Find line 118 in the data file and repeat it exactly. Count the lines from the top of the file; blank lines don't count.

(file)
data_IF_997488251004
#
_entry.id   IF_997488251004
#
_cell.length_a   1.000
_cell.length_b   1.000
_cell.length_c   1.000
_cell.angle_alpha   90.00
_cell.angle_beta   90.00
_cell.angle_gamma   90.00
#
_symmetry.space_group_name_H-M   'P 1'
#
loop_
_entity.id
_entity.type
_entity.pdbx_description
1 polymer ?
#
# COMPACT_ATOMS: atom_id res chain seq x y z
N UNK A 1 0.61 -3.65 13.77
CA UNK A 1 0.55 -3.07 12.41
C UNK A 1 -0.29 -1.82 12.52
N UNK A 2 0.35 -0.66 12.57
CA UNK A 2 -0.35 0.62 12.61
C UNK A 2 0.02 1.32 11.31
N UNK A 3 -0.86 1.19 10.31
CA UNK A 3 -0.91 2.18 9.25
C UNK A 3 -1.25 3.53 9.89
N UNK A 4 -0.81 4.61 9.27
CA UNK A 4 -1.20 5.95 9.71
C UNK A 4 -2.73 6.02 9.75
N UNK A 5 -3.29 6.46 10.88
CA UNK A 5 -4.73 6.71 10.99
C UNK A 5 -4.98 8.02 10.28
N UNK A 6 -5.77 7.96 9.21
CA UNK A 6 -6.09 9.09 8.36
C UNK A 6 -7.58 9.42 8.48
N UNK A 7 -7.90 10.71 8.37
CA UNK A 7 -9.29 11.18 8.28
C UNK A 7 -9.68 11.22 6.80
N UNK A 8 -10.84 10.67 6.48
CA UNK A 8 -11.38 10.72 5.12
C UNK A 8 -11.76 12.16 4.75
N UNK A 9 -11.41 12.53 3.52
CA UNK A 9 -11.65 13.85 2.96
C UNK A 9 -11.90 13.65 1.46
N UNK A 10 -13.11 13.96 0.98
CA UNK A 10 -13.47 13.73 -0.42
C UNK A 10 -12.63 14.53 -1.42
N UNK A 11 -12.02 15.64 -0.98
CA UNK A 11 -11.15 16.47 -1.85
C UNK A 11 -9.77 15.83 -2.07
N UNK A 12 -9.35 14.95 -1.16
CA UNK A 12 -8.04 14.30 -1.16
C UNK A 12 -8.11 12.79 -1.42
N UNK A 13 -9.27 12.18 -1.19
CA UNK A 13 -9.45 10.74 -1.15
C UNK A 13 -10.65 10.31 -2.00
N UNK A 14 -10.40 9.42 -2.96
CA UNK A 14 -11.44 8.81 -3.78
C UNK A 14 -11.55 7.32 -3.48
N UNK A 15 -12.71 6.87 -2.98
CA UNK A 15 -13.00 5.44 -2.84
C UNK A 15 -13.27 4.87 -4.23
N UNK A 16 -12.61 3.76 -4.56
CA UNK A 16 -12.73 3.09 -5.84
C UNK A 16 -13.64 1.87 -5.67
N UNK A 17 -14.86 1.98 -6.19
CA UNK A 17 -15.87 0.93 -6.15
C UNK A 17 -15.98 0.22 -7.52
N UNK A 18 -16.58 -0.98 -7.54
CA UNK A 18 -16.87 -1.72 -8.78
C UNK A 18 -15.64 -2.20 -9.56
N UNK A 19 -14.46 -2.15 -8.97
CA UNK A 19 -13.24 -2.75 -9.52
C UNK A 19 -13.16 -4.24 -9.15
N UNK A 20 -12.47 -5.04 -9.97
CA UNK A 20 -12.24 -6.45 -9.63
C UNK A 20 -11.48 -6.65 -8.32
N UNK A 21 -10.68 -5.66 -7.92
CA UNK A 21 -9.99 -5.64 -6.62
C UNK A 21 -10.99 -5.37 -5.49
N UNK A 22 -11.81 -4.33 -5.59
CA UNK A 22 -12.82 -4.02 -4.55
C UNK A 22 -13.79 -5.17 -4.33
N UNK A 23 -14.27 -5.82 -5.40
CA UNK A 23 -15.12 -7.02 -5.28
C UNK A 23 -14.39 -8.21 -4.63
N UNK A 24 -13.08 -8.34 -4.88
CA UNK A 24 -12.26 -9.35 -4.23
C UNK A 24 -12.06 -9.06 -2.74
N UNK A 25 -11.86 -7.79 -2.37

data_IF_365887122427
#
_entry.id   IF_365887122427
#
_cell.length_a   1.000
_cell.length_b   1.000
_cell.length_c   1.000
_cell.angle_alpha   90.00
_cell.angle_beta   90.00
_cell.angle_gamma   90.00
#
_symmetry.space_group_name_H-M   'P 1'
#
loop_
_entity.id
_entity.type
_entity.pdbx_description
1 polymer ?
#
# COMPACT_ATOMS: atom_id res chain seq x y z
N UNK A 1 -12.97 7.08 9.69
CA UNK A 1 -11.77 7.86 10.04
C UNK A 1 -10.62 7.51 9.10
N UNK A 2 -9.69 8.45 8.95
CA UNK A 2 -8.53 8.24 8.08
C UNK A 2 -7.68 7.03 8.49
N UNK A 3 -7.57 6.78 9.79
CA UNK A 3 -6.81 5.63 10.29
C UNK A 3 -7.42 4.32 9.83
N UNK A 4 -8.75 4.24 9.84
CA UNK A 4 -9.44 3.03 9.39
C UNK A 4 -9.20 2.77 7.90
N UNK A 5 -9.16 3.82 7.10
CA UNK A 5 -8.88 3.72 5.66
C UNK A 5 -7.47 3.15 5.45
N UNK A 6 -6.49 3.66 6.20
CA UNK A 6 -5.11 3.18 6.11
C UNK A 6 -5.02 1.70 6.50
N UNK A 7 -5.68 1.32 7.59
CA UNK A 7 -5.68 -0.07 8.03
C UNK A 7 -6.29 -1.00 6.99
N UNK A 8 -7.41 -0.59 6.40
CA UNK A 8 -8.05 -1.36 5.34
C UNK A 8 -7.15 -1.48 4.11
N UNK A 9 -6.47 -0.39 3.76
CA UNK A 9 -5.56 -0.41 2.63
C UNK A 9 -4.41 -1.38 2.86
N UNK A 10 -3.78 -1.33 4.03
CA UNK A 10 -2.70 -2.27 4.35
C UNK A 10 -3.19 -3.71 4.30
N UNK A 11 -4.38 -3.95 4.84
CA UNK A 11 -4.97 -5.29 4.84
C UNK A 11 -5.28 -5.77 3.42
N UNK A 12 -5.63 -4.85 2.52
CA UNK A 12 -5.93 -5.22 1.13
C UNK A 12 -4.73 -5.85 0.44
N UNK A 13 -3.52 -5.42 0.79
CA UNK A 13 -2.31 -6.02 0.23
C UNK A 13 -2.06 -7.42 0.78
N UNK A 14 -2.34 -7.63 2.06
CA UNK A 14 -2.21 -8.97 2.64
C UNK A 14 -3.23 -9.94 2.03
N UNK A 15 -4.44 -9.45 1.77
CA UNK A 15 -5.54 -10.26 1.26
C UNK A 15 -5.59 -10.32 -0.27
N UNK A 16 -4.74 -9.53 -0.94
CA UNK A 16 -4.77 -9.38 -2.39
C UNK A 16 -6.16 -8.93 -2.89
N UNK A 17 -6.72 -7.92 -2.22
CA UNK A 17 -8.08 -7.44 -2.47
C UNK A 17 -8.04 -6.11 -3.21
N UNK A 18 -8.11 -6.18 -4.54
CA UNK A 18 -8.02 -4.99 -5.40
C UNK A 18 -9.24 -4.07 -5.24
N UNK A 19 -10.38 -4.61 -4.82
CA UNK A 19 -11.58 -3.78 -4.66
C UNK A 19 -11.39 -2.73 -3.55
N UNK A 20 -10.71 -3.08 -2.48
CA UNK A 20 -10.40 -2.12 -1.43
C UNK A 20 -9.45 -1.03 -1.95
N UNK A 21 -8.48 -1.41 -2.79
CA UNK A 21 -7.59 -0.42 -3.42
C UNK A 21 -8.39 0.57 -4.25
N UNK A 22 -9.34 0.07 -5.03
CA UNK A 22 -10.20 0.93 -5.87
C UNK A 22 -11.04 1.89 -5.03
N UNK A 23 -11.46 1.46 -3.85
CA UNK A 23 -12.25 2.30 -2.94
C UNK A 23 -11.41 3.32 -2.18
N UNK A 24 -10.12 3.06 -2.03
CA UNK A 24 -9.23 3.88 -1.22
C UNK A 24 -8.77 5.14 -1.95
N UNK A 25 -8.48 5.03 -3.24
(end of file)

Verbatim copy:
CA UNK A 2 -8.53 8.24 8.08